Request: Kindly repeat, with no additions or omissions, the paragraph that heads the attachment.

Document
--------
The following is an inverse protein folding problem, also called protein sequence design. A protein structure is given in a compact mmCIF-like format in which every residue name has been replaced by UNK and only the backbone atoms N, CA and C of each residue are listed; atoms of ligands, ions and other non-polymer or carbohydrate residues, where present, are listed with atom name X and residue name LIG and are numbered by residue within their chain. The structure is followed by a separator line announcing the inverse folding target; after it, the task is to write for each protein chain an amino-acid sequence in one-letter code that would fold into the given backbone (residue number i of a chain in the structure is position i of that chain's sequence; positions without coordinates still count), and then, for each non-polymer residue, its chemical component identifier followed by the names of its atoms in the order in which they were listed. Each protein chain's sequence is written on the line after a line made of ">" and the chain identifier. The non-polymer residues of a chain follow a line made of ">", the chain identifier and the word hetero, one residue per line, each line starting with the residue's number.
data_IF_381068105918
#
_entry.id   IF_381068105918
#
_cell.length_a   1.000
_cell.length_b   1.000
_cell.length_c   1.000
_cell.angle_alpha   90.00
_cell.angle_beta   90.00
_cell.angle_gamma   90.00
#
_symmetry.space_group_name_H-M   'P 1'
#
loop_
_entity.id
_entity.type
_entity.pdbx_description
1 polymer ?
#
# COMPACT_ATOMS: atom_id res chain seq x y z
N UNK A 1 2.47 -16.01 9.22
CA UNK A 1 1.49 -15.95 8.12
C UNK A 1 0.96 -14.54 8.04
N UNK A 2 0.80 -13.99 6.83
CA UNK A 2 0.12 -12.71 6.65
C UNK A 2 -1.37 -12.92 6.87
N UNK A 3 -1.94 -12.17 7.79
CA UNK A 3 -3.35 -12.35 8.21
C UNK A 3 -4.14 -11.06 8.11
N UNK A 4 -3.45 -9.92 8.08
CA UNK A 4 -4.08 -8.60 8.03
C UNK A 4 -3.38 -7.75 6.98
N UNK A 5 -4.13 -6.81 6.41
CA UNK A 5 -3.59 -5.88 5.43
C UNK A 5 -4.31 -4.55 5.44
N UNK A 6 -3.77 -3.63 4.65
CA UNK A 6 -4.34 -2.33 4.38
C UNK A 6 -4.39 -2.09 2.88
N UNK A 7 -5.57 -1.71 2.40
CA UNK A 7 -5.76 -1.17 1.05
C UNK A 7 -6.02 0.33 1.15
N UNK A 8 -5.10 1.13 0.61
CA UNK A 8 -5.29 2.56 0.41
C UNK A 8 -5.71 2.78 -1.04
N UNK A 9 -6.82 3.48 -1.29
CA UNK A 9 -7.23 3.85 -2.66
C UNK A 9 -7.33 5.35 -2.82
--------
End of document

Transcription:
The following is an inverse protein folding problem, also called protein sequence design. A protein structure is given in a compact mmCIF-like format in which every residue name has been replaced by UNK and only the backbone atoms N, CA and C of each residue are listed; atoms of ligands, ions and other non-polymer or carbohydrate residues, where present, are listed with atom name X and residue name LIG and are numbered by residue within their chain. The structure is followed by a separator line announcing the inverse folding target; after it, the task is to write for each protein chain an amino-acid sequence in one-letter code that would fold into the given backbone (residue number i of a chain in the structure is position i of that chain's sequence; positions without coordinates still count), and then, for each non-polymer residue, its chemical component identifier followed by the names of its atoms in the order in which they were listed. Each protein chain's sequence is written on the line after a line made of ">" and the chain identifier. The non-polymer residues of a chain follow a line made of ">", the chain identifier and the word hetero, one residue per line, each line starting with the residue's number.